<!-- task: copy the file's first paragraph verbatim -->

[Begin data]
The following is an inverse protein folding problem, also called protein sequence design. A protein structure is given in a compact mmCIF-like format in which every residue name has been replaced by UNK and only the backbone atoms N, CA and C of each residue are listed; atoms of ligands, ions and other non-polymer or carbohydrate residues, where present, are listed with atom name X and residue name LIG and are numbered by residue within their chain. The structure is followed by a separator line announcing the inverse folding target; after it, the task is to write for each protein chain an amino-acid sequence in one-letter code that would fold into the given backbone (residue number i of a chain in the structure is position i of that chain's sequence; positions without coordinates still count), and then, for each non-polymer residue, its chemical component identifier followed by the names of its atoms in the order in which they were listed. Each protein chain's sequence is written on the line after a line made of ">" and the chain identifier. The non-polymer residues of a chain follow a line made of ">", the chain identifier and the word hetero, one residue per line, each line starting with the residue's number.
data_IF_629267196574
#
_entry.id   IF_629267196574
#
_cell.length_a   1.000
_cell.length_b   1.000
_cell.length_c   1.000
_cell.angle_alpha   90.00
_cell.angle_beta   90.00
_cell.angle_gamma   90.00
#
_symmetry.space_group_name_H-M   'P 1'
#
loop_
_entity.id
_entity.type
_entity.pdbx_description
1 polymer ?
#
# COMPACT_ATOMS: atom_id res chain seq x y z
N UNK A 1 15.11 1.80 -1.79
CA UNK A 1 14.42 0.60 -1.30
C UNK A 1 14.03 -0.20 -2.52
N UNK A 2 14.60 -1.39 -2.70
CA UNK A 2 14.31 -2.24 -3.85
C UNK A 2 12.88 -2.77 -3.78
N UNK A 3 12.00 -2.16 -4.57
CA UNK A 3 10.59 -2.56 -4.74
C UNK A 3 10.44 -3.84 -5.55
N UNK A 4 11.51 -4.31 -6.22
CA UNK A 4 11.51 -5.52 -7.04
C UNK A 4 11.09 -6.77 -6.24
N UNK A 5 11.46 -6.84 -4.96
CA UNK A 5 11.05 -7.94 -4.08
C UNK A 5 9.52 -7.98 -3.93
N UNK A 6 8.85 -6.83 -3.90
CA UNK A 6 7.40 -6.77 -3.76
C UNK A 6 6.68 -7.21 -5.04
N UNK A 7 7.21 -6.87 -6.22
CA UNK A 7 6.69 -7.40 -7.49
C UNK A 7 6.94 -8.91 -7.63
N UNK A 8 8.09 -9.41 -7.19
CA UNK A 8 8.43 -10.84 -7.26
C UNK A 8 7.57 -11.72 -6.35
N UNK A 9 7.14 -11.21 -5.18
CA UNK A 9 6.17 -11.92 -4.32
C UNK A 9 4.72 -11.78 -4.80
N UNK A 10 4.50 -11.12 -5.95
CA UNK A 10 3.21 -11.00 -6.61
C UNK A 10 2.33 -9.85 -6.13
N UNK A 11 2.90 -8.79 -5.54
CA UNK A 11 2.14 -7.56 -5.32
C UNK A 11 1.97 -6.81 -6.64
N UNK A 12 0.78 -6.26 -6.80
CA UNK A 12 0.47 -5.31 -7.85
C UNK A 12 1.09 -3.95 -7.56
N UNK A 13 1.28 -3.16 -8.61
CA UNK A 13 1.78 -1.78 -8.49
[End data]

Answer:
The following is an inverse protein folding problem, also called protein sequence design. A protein structure is given in a compact mmCIF-like format in which every residue name has been replaced by UNK and only the backbone atoms N, CA and C of each residue are listed; atoms of ligands, ions and other non-polymer or carbohydrate residues, where present, are listed with atom name X and residue name LIG and are numbered by residue within their chain. The structure is followed by a separator line announcing the inverse folding target; after it, the task is to write for each protein chain an amino-acid sequence in one-letter code that would fold into the given backbone (residue number i of a chain in the structure is position i of that chain's sequence; positions without coordinates still count), and then, for each non-polymer residue, its chemical component identifier followed by the names of its atoms in the order in which they were listed. Each protein chain's sequence is written on the line after a line made of ">" and the chain identifier. The non-polymer residues of a chain follow a line made of ">", the chain identifier and the word hetero, one residue per line, each line starting with the residue's number.